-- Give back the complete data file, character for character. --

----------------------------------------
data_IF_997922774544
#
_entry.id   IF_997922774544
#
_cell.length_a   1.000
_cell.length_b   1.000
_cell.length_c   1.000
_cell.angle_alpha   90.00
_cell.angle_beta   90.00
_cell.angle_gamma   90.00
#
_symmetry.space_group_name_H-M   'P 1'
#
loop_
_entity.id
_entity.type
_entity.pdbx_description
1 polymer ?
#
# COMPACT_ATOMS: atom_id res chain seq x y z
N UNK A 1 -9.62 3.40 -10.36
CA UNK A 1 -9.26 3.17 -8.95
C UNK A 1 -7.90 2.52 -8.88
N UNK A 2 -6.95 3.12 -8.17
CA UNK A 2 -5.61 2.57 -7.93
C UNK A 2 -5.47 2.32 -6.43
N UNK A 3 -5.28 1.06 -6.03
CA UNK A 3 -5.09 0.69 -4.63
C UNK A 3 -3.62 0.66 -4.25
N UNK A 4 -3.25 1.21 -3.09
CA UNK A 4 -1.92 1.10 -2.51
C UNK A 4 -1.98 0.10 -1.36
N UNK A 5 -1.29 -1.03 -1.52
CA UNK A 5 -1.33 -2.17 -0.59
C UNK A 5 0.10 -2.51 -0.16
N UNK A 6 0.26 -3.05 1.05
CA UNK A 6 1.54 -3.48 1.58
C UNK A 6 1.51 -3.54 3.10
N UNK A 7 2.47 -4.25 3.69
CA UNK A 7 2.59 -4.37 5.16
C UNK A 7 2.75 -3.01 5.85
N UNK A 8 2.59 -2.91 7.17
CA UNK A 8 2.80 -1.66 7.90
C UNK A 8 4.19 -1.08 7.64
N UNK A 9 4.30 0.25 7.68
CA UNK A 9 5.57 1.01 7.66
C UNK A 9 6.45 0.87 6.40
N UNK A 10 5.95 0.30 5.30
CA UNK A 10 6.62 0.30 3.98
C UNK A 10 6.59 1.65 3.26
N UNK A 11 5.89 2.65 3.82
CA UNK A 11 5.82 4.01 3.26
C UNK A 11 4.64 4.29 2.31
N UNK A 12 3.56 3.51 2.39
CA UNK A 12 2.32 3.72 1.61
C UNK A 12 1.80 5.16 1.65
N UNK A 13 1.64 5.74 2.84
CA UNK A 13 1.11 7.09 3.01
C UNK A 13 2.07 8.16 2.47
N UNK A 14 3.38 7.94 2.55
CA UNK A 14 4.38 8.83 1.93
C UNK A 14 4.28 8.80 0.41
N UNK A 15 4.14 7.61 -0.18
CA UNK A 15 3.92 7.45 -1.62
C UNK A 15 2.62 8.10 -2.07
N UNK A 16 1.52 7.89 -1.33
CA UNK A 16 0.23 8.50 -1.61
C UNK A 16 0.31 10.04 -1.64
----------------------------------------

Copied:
data_IF_997922774544
#
_entry.id   IF_997922774544
#
_cell.length_a   1.000
_cell.length_b   1.000
_cell.length_c   1.000
_cell.angle_alpha   90.00
_cell.angle_beta   90.00
_cell.angle_gamma   90.00
#
_symmetry.space_group_name_H-M   'P 1'
#
loop_
_entity.id
_entity.type
_entity.pdbx_description
1 polymer ?
#
# COMPACT_ATOMS: atom_id res chain seq x y z
N UNK A 1 -9.62 3.40 -10.36
CA UNK A 1 -9.26 3.17 -8.95
C UNK A 1 -7.90 2.52 -8.88
N UNK A 2 -6.95 3.12 -8.17
CA UNK A 2 -5.61 2.57 -7.93
C UNK A 2 -5.47 2.32 -6.43
N UNK A 3 -5.28 1.06 -6.03
CA UNK A 3 -5.09 0.69 -4.63
C UNK A 3 -3.62 0.66 -4.25
N UNK A 4 -3.25 1.21 -3.09
CA UNK A 4 -1.92 1.10 -2.51
C UNK A 4 -1.98 0.10 -1.36
N UNK A 5 -1.29 -1.03 -1.52
CA UNK A 5 -1.33 -2.17 -0.59
C UNK A 5 0.10 -2.51 -0.16
N UNK A 6 0.26 -3.05 1.05
CA UNK A 6 1.54 -3.48 1.58
C UNK A 6 1.51 -3.54 3.10
N UNK A 7 2.47 -4.25 3.69
CA UNK A 7 2.59 -4.37 5.16
C UNK A 7 2.75 -3.01 5.85
N UNK A 8 2.59 -2.91 7.17
CA UNK A 8 2.80 -1.66 7.90
C UNK A 8 4.19 -1.08 7.64
N UNK A 9 4.30 0.25 7.68
CA UNK A 9 5.57 1.01 7.66
C UNK A 9 6.45 0.87 6.40
N UNK A 10 5.95 0.30 5.30
CA UNK A 10 6.62 0.30 3.98
C UNK A 10 6.59 1.65 3.26
N UNK A 11 5.89 2.65 3.82
CA UNK A 11 5.82 4.01 3.26
C UNK A 11 4.64 4.29 2.31
N UNK A 12 3.56 3.51 2.39
CA UNK A 12 2.32 3.72 1.61
C UNK A 12 1.80 5.16 1.65
N UNK A 13 1.64 5.74 2.84
CA UNK A 13 1.11 7.09 3.01
C UNK A 13 2.07 8.16 2.47
N UNK A 14 3.38 7.94 2.55
CA UNK A 14 4.38 8.83 1.93
C UNK A 14 4.28 8.80 0.41
N UNK A 15 4.14 7.61 -0.18
CA UNK A 15 3.92 7.45 -1.62
C UNK A 15 2.62 8.10 -2.07
N UNK A 16 1.52 7.89 -1.33
CA UNK A 16 0.23 8.50 -1.61
C UNK A 16 0.31 10.04 -1.64